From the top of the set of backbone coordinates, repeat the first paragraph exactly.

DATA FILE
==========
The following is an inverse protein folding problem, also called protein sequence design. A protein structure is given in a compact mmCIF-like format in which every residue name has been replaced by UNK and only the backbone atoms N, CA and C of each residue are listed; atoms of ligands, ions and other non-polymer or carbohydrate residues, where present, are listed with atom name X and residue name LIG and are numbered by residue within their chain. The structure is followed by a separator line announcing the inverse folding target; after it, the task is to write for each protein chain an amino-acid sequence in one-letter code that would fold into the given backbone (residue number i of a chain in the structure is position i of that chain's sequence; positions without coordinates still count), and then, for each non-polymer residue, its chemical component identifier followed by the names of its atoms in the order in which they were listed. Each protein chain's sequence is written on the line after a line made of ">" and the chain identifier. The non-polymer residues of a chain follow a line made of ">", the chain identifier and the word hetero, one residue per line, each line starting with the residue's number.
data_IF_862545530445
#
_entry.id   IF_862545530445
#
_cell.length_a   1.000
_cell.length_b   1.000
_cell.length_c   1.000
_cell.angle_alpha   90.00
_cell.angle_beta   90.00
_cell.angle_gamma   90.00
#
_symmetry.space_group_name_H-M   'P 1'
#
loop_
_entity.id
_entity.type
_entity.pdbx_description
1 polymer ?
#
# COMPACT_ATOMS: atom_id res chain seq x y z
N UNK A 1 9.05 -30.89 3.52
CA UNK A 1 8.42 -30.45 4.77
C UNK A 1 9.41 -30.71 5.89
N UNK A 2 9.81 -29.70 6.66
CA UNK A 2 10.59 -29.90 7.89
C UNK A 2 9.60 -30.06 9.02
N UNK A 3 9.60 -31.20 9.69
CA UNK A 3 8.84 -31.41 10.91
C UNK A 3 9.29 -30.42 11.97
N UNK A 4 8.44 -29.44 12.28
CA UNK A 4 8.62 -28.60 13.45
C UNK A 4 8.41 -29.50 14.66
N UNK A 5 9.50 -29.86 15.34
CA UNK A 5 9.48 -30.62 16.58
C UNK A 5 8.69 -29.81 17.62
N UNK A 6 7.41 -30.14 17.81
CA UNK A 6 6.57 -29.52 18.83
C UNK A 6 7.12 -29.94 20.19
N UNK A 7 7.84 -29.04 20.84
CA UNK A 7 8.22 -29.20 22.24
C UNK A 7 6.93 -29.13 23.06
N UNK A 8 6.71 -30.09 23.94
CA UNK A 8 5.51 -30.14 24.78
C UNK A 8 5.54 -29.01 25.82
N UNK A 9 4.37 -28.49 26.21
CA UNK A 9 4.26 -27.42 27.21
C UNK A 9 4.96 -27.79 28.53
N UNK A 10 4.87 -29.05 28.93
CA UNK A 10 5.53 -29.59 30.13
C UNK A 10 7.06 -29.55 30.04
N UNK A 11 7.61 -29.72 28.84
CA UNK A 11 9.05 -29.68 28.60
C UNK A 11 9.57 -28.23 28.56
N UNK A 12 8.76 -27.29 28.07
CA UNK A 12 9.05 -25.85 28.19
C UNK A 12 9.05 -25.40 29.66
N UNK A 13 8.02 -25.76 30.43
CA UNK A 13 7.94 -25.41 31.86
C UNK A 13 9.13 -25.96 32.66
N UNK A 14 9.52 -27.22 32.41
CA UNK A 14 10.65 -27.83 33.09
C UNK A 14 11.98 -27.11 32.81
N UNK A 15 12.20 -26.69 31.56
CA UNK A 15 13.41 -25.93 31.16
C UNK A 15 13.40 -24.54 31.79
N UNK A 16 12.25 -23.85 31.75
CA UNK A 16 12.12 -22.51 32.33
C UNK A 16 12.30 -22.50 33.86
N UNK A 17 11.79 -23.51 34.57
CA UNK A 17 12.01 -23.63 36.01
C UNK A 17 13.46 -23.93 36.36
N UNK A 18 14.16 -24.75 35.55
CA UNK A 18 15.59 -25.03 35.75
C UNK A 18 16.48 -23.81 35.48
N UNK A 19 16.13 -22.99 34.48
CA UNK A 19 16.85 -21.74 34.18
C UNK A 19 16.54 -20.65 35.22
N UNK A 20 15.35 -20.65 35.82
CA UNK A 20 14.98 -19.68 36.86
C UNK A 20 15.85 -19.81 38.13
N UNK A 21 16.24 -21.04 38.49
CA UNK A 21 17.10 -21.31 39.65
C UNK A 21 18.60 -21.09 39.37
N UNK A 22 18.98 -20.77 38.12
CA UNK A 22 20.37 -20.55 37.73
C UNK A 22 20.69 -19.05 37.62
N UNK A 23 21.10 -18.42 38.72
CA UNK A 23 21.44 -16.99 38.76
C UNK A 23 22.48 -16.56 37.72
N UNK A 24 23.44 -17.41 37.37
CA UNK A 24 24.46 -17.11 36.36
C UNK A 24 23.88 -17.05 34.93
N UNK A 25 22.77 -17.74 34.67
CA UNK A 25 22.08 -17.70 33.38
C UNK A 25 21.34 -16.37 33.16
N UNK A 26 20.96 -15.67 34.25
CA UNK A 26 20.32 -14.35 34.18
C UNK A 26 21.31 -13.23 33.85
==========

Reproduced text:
The following is an inverse protein folding problem, also called protein sequence design. A protein structure is given in a compact mmCIF-like format in which every residue name has been replaced by UNK and only the backbone atoms N, CA and C of each residue are listed; atoms of ligands, ions and other non-polymer or carbohydrate residues, where present, are listed with atom name X and residue name LIG and are numbered by residue within their chain. The structure is followed by a separator line announcing the inverse folding target; after it, the task is to write for each protein chain an amino-acid sequence in one-letter code that would fold into the given backbone (residue number i of a chain in the structure is position i of that chain's sequence; positions without coordinates still count), and then, for each non-polymer residue, its chemical component identifier followed by the names of its atoms in the order in which they were listed. Each protein chain's sequence is written on the line after a line made of ">" and the chain identifier. The non-polymer residues of a chain follow a line made of ">", the chain identifier and the word hetero, one residue per line, each line starting with the residue's number.